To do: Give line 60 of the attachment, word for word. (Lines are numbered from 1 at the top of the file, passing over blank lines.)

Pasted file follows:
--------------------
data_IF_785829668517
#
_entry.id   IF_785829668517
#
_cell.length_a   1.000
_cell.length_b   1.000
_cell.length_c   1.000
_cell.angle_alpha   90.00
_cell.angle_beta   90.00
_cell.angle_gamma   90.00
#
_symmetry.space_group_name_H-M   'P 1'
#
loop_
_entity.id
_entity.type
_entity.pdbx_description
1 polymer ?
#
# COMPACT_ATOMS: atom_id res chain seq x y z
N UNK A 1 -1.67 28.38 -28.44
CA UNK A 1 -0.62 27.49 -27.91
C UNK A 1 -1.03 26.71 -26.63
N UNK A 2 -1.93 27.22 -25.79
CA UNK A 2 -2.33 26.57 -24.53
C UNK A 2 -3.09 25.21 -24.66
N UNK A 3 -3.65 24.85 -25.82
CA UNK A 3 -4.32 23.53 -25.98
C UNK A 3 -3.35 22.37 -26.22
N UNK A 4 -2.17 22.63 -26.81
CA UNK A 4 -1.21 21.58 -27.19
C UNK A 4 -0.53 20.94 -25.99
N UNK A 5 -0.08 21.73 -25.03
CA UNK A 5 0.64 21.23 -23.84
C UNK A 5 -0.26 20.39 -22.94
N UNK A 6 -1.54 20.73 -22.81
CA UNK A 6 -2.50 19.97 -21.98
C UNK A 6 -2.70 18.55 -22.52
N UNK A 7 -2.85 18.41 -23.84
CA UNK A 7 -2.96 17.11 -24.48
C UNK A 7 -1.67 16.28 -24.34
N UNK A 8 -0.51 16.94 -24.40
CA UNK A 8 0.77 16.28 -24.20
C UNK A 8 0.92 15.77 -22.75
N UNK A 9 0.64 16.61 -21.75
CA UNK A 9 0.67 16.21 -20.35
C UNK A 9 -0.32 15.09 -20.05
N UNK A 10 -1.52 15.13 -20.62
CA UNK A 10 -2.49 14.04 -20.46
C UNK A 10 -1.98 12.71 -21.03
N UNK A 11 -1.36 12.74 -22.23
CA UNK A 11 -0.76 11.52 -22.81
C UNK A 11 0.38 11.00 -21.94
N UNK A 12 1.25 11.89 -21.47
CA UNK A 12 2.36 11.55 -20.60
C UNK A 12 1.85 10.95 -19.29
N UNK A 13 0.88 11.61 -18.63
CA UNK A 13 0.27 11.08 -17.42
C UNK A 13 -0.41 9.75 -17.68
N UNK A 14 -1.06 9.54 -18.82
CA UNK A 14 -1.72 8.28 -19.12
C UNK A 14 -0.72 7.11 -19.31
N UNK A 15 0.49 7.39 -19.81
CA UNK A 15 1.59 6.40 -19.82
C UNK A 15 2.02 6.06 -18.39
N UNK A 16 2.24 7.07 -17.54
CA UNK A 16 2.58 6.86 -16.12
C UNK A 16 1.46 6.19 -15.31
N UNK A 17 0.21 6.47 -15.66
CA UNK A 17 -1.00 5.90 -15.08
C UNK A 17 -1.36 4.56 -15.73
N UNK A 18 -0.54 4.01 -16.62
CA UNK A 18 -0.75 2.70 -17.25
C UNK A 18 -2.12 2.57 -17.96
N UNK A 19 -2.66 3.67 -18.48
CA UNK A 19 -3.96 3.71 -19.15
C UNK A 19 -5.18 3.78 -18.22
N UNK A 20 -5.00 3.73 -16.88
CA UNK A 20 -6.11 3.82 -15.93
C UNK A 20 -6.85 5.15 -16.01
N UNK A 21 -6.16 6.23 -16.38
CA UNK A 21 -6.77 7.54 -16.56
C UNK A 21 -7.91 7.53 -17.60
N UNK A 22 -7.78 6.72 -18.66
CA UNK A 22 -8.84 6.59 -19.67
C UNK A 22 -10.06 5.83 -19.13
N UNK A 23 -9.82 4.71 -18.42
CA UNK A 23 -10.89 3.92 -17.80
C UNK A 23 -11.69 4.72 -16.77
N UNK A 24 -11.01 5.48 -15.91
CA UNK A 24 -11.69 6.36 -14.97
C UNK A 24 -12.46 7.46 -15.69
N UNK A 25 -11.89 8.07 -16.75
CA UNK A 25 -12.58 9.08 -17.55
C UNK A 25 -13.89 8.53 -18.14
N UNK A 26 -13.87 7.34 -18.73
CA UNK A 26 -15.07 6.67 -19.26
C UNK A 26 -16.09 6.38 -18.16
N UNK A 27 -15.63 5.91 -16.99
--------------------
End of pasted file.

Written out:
N UNK A 14 -1.06 9.54 -18.82